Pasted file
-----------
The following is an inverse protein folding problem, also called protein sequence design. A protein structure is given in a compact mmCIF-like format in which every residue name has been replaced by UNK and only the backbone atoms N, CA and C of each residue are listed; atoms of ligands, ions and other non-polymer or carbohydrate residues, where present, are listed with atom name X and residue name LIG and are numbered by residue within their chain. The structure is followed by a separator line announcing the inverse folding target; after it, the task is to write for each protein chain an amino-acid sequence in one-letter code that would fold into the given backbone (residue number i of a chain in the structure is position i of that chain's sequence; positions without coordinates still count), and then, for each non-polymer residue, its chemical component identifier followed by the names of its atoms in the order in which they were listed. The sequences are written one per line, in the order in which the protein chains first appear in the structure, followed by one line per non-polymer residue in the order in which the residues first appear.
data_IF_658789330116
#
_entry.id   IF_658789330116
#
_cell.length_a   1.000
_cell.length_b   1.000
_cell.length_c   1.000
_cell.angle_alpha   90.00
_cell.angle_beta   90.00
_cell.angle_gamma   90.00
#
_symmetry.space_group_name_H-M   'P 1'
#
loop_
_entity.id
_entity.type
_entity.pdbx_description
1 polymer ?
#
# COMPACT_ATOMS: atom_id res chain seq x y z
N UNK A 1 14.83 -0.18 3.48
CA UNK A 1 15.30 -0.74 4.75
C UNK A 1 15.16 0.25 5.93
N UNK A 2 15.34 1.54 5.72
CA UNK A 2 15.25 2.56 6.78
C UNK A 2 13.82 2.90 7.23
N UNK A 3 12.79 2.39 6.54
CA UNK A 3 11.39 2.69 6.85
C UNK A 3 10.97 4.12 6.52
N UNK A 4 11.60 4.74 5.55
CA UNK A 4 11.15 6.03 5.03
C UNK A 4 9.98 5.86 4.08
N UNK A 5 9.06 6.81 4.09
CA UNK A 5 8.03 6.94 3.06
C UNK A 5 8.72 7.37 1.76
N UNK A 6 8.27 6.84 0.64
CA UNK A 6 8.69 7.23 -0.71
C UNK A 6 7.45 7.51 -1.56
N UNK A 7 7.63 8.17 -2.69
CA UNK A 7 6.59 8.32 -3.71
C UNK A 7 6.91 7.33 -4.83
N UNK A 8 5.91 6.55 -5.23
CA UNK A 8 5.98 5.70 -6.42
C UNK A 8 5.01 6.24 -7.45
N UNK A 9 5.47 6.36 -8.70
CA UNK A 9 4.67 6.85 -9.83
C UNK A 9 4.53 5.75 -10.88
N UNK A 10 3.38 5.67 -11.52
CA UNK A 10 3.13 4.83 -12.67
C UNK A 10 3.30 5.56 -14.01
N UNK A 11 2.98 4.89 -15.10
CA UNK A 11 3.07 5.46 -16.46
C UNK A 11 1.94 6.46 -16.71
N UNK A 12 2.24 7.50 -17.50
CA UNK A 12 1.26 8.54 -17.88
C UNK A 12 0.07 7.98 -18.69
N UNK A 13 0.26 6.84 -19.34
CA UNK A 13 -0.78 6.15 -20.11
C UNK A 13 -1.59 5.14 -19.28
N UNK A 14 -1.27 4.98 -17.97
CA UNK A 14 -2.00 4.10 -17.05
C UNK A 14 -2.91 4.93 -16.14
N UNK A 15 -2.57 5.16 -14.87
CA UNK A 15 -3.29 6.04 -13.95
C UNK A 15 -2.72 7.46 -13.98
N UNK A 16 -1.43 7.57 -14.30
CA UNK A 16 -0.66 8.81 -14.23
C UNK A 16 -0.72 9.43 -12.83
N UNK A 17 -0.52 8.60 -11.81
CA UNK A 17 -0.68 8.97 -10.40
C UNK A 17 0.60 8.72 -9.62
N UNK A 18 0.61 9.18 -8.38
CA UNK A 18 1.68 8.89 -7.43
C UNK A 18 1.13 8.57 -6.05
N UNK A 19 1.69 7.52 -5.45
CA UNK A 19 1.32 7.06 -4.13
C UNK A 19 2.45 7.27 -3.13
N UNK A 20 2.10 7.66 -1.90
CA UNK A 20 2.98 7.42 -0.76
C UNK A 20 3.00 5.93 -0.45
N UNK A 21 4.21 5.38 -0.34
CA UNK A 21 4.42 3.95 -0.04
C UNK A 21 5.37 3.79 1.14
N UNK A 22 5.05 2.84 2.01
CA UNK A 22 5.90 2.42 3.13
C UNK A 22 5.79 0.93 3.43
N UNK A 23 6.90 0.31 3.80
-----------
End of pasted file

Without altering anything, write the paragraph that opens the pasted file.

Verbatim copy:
The following is an inverse protein folding problem, also called protein sequence design. A protein structure is given in a compact mmCIF-like format in which every residue name has been replaced by UNK and only the backbone atoms N, CA and C of each residue are listed; atoms of ligands, ions and other non-polymer or carbohydrate residues, where present, are listed with atom name X and residue name LIG and are numbered by residue within their chain. The structure is followed by a separator line announcing the inverse folding target; after it, the task is to write for each protein chain an amino-acid sequence in one-letter code that would fold into the given backbone (residue number i of a chain in the structure is position i of that chain's sequence; positions without coordinates still count), and then, for each non-polymer residue, its chemical component identifier followed by the names of its atoms in the order in which they were listed. The sequences are written one per line, in the order in which the protein chains first appear in the structure, followed by one line per non-polymer residue in the order in which the residues first appear.